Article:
Interview with Connor DeBruler

Interviewer: What is Tree Black about?

Connor: In the simplest sense, it’s about a friendship that’s put to the test.

Interviewer: I mean who are the characters?

Connor: Oh, I see. You wanna know what happens? There’s a difference.

Interviewer: Okay, so what happens?

Connor: A transgender woman loses her job in the South because of who she is and her boyfriend, this Cherokee guy, gets blackballed from the same institution. They work at welding school. Anyway, they decide to leave the South. They’re ready for new horizons and all. They go up to Appalachia where her boyfriend has the deed to his parents’ cabin. Of course, her boyfriend hasn’t told her everything about who he is and what’s hibernating in the forest.

Interviewer: What’s up there in the forest?

Connor: Evil. Just pure evil.

Interviewer: Was it a difficult story to write?

Connor: No, miraculously this book just kind of fell out of my ass in like four months.

Interviewer: Who are your influences?

Connor: Hmmm. I have to say a lot of Southern writers. I’m a big fan of Joe Lansdale, Larry Brown, Harry Crews…    I also think the late John O’Brien is the bomb.

Interviewer: Flannery O’Connor?

Connor: Nope.

Interviewer: Really?

Connor: I liked the movie version of Wise Blood, but I can’t stand O’Connor’s prose. I don’t know why.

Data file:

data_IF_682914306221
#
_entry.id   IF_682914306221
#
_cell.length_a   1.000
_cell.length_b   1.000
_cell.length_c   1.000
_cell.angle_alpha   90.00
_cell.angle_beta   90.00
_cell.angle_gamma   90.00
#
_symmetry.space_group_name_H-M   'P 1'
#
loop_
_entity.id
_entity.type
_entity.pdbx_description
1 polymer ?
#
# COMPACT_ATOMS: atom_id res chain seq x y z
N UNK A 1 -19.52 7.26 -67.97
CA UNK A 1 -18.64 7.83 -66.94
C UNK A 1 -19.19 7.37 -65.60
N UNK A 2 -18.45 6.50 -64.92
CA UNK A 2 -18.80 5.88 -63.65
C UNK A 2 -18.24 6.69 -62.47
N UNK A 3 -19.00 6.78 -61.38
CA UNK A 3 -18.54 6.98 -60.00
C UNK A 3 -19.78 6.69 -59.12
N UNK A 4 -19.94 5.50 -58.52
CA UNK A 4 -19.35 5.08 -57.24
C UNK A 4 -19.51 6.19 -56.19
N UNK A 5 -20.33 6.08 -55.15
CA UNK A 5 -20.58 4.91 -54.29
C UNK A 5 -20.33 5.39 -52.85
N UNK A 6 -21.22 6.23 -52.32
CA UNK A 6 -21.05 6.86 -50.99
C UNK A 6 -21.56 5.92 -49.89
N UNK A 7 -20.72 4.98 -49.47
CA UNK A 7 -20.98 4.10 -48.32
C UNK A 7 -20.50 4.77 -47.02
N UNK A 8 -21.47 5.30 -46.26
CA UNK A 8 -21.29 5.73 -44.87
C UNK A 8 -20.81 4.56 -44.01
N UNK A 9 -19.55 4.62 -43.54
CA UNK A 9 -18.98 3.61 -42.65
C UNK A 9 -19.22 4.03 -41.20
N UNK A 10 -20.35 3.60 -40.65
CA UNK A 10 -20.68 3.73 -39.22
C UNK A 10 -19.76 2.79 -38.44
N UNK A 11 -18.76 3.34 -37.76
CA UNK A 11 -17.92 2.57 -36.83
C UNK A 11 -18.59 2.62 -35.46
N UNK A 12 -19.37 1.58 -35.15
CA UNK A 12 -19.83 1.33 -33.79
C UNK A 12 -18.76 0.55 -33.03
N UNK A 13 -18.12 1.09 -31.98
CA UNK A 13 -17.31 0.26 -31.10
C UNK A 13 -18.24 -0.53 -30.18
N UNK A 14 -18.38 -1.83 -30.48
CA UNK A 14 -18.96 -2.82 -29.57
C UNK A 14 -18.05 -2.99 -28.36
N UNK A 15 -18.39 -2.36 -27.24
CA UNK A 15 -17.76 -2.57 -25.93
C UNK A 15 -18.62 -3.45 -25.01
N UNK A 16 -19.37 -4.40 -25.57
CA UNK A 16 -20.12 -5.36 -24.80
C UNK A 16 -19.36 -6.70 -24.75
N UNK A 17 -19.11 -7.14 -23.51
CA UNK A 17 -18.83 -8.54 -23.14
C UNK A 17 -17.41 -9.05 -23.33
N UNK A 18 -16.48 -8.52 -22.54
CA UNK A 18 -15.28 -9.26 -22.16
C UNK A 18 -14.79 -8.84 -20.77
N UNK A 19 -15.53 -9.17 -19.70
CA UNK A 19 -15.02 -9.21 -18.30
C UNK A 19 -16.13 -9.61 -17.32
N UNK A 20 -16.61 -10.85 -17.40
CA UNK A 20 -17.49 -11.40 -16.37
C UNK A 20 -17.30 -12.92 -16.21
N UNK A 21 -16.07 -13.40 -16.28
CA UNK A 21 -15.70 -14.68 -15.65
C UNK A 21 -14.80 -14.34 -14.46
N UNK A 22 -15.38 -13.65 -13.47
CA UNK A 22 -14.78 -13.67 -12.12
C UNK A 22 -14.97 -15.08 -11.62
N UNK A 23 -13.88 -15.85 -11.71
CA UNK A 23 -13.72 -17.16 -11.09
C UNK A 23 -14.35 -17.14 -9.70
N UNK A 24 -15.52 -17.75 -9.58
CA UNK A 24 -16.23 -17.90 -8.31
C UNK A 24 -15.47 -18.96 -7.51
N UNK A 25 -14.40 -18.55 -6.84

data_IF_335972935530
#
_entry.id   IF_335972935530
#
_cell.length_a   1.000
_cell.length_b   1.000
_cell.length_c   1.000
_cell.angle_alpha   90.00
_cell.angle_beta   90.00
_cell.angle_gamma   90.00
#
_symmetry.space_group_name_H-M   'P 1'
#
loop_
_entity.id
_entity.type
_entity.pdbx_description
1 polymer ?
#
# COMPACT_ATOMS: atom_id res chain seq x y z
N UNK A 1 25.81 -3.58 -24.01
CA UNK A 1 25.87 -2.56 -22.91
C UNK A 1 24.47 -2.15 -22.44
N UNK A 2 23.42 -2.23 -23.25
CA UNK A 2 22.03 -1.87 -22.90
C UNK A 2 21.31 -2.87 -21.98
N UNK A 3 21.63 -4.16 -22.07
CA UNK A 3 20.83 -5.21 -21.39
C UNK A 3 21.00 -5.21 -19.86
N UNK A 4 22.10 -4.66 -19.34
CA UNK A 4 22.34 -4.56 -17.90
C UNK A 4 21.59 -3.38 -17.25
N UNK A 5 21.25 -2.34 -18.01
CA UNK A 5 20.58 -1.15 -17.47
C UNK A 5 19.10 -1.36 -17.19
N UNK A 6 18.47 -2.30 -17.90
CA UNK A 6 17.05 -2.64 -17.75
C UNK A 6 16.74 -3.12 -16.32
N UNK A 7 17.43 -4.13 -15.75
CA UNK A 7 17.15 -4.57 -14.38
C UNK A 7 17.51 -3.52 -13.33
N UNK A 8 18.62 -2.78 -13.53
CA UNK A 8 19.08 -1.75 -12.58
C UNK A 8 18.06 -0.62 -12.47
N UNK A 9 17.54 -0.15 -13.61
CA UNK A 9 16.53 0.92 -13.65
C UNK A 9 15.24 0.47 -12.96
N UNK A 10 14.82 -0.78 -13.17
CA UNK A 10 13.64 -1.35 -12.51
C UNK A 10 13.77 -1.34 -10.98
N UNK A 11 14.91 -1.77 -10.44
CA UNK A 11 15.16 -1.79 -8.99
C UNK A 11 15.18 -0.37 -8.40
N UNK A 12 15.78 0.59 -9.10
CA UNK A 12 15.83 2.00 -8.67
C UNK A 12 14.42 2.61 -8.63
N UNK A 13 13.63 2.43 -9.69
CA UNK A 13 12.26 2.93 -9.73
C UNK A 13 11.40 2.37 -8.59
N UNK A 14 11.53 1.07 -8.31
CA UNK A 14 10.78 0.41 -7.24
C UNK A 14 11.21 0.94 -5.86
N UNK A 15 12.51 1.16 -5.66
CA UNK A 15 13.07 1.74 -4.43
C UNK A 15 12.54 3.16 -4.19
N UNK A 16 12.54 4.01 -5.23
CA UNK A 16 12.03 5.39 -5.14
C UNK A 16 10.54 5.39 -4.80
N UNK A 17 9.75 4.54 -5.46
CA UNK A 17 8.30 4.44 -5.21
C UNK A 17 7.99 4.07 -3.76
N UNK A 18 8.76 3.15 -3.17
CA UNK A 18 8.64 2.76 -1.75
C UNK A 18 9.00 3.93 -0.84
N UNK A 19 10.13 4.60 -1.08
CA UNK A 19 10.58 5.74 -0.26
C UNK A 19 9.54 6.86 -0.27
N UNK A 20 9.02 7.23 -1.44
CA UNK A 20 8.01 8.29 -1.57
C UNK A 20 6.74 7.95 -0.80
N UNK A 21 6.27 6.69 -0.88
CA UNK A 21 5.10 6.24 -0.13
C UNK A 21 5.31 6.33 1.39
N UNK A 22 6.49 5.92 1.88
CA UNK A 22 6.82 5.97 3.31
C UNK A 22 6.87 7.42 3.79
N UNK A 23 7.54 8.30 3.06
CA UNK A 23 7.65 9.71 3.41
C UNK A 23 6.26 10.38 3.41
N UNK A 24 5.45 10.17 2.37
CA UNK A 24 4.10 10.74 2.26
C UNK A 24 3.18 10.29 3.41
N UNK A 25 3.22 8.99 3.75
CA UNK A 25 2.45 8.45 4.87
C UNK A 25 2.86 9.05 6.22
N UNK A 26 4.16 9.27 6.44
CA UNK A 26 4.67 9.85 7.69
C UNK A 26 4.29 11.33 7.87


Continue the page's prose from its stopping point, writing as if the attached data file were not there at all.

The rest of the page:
Interviewer: Will you write a sequel?

Connor: Oh, fuck no.

Interviewer: You had that response on the tip of your tongue.

Connor: I don’t feel like there’s any room for a sequel. I’m eager to write something else.

Interviewer: What advice would you give to other writers?

Connor: The best advice I ever heard came from a Youtube video I saw about Stephen King. He said read. You’ve got to read. You’ve got to formulate a style through seeing how others do it. You’ve got to decide which books you like to read, how you want to read them. What do you want your words to do? Writing is a skill you put time into and figure out how to tell the story you want to tell. You know, it’s not something you can do on the weekends and expect to get good at it. I am extremely, emotionally invested in my writing. It’s who I am. It’s my identity. It has to be the most important part of your life if you want to do it professionally. And don’t most of what you hear. People have started writing very late in life and very able to become notable writers: Larry Brown, Bill Buroughs etc. You gotta read and you gotta sit down at the keyboard and just fucking do it.

Interviewer: Thanks for chatting.

Connor: My pleasure.

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